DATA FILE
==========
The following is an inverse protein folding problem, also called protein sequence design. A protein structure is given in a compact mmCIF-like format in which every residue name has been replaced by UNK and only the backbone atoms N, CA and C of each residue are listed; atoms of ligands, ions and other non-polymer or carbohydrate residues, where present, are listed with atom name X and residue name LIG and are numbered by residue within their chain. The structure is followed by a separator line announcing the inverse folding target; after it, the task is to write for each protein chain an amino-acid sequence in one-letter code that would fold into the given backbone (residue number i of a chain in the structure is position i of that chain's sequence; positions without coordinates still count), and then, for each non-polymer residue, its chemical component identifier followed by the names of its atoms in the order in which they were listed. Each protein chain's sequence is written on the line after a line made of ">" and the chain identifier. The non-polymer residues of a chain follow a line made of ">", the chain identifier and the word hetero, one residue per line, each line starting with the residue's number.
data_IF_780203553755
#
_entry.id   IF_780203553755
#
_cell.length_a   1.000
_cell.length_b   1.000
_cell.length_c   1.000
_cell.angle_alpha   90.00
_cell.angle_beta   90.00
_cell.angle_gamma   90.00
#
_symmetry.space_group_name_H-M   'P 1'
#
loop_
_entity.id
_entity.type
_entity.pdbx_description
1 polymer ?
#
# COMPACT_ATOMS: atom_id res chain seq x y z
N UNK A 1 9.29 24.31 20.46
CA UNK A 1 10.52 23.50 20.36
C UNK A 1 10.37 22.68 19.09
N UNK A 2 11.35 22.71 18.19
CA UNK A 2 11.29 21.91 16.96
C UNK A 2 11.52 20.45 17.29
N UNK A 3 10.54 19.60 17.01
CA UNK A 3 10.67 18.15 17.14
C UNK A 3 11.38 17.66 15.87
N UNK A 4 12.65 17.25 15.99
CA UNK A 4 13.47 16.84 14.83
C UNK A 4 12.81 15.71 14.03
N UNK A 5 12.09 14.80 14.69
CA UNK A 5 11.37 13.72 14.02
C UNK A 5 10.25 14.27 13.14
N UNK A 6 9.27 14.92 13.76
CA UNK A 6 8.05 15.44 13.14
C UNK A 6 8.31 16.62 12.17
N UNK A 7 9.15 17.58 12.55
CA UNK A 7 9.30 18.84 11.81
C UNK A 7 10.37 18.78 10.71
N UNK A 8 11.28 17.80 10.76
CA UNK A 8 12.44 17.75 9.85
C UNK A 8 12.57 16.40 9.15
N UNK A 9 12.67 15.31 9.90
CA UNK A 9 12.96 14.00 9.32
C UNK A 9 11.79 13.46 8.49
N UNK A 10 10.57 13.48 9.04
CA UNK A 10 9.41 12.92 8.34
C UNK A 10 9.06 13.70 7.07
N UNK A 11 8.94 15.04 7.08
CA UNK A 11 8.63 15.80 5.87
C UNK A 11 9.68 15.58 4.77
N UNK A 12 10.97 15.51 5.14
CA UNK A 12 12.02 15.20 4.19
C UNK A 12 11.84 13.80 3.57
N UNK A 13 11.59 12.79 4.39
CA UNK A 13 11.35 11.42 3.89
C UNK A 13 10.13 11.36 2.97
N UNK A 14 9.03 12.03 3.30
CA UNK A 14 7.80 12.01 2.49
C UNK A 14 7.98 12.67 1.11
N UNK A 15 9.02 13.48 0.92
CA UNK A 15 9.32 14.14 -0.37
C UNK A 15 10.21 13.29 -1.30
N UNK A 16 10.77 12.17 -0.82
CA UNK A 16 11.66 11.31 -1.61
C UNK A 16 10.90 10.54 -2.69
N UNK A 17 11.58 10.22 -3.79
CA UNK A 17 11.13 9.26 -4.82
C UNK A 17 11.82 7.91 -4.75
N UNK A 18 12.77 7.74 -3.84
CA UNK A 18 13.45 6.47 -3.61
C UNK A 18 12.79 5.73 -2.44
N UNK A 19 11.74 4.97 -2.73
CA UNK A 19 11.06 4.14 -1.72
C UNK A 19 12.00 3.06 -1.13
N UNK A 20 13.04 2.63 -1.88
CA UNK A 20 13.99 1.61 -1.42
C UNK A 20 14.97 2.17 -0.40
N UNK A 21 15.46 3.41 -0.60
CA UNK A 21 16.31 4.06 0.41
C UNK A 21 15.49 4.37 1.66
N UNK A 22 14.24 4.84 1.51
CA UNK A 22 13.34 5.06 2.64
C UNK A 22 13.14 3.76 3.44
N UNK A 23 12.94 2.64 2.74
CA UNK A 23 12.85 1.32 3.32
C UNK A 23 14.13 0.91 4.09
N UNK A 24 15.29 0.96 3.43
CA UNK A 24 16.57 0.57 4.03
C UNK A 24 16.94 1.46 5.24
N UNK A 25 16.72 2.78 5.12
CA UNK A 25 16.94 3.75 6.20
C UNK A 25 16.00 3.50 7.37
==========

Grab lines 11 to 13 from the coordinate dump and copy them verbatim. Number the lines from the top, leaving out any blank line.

_cell.angle_gamma   90.00
#
_symmetry.space_group_name_H-M   'P 1'